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Langston Hughes - prominent figure during the Harlem Renaissance and one of my favorite poets. #blackhistorymonth

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Langston Hughes Typewriter Poem Life And Death Poetry Harlem Renaissance

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grupaok: “ grupaok: “ Glenn Ligon, Give us a Poem (Palindrome #2), 2007 “Glenn Ligon made this neon piece […] in 2007, and I saw it a little while back on the wall of the Studio Museum in Harlem, where it’s part of the permanent collection. The work...

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"Lift Every Voice and Sing" sculpture was designed as a temporary installation in the 1939 World's Fair, by Harlem Renaissance artist and sculptress Augusta Savage. This piece stood 16 feet tall. Sadly, like many fair displays it was destroyed at the close of the event. Thankfully we have this photo, that the whole world can enjoy it now and forever.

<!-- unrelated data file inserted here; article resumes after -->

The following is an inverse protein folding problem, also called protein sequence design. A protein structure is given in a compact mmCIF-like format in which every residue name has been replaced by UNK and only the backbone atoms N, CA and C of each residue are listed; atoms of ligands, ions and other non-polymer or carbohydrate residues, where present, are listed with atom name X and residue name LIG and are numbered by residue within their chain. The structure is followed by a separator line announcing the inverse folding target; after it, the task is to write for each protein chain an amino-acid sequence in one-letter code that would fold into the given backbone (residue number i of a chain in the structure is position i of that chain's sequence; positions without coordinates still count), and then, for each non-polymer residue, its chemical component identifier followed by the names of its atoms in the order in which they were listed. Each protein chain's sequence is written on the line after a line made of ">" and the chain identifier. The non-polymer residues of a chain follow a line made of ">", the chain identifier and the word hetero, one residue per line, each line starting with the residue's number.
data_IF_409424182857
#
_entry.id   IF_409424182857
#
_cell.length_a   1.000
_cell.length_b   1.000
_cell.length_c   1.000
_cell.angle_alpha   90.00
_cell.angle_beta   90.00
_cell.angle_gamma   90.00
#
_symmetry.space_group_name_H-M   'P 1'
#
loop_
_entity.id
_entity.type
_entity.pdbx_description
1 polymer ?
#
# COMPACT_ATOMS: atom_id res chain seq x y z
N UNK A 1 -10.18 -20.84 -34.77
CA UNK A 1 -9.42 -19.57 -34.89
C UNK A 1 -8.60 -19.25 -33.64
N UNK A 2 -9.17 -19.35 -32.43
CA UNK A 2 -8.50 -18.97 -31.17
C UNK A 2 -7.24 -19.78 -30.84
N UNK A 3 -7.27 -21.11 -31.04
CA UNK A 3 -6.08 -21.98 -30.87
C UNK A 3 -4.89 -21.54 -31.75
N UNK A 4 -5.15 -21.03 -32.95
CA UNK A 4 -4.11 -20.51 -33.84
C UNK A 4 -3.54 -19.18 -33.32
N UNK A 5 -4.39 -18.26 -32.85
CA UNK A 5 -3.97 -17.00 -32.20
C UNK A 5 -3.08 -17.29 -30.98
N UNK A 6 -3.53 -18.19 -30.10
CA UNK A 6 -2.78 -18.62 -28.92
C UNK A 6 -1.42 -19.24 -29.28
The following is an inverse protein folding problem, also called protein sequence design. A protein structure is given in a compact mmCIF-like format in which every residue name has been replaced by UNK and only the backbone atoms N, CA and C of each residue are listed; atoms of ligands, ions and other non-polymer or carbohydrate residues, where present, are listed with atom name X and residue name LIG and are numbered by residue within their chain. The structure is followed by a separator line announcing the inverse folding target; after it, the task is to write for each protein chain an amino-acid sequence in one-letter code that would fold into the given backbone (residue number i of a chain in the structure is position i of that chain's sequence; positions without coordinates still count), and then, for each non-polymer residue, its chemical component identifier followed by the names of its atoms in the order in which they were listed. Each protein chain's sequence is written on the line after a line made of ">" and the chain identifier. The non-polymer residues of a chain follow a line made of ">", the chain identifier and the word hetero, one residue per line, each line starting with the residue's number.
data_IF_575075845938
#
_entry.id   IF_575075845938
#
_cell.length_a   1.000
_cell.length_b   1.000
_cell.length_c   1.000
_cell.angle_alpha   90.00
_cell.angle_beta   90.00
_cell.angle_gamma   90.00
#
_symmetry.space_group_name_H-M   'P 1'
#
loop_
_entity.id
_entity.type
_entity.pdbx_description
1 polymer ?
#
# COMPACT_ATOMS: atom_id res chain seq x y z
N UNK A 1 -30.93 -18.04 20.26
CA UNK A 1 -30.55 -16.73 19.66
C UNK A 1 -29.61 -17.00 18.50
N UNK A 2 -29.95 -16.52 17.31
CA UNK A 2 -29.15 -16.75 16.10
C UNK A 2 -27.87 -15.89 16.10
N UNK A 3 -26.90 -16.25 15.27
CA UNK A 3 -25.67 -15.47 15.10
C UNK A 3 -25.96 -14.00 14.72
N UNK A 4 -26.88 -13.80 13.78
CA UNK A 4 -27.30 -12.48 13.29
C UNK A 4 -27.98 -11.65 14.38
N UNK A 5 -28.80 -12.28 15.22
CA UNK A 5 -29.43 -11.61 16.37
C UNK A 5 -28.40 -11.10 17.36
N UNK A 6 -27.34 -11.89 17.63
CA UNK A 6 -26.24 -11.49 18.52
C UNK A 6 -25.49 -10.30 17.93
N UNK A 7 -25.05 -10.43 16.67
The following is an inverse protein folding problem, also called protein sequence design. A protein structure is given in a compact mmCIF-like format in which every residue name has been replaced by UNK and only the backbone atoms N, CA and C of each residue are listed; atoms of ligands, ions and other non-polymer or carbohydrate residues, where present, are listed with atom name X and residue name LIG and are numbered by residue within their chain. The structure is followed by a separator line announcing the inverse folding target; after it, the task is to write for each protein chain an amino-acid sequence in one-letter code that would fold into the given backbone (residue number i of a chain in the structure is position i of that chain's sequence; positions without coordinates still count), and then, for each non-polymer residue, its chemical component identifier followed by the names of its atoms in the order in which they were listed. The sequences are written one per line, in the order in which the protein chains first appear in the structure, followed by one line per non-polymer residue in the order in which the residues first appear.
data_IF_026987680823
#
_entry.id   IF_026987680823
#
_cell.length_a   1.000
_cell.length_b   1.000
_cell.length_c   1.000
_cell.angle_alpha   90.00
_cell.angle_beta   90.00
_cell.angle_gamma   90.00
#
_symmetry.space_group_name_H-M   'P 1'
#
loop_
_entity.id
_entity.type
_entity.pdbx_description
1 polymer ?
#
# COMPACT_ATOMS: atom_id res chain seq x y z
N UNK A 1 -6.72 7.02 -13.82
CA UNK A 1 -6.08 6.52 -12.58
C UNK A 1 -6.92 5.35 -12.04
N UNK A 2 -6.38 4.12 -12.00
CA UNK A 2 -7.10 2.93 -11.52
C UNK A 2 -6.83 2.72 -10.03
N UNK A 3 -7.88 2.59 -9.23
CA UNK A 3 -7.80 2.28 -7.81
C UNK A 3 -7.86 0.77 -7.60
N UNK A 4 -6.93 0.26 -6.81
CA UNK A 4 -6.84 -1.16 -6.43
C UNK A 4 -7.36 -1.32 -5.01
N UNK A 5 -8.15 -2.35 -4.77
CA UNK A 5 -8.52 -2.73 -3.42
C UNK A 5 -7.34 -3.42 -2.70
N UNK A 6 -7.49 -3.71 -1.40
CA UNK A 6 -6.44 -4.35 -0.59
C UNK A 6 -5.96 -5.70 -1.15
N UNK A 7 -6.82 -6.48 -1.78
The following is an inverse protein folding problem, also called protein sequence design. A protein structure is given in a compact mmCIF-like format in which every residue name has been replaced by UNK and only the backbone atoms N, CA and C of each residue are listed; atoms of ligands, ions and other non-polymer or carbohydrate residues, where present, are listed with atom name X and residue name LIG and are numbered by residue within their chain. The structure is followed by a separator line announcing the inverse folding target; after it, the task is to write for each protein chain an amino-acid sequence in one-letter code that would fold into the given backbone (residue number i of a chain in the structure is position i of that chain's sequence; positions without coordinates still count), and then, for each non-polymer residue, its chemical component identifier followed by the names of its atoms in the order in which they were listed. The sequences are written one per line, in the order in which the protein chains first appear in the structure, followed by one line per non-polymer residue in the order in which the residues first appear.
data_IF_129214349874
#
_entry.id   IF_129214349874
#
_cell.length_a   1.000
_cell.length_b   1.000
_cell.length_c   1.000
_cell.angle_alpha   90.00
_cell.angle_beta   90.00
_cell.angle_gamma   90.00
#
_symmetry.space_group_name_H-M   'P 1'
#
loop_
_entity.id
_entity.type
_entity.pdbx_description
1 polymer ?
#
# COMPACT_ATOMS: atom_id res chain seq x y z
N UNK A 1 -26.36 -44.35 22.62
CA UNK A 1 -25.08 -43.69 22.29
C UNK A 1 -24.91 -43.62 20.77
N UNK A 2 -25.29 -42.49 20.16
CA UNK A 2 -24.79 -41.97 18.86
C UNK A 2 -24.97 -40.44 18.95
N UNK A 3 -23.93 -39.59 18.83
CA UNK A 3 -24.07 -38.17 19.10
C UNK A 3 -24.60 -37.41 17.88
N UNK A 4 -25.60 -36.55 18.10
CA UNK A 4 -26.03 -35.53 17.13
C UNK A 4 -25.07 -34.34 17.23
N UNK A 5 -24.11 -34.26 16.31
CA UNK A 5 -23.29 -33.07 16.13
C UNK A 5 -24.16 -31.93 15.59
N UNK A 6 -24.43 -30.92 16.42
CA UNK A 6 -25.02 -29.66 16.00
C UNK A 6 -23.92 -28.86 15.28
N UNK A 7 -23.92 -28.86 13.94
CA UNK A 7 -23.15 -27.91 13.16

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Harlem: A Poem by Walter Dean Myers Harlem is a poem about African American history and culture in the U.S. It provides readers with information about major events and contributions of African Americans, with emphasis on the Harlem Renaissance.

Black History Month resources for the classroom

Langston Hughes, a Harlem Renaissance poet, helped pave the way for African American writers to be heard in the 1900's with his first published book "The Weary Blues" which was published in 1926. This was yet another way that Modernist literature was creating a new atmosphere in American Society.

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F.B. Eyes: How J. Edgar Hoover's Ghostreaders Framed African American Literature - Few institutions seem more opposed than African American literature and J. Edgar Hoover’s white-bread Federal Bureau of Investigation. But behind the scenes the FBI’s hostility to black protest was energized by fear of and respect for black writing. Drawing on nearly 14,000 pages of newly released FBI files, F.B. Eyes exposes the Bureau’s intimate policing of five decades of African American poems, plays…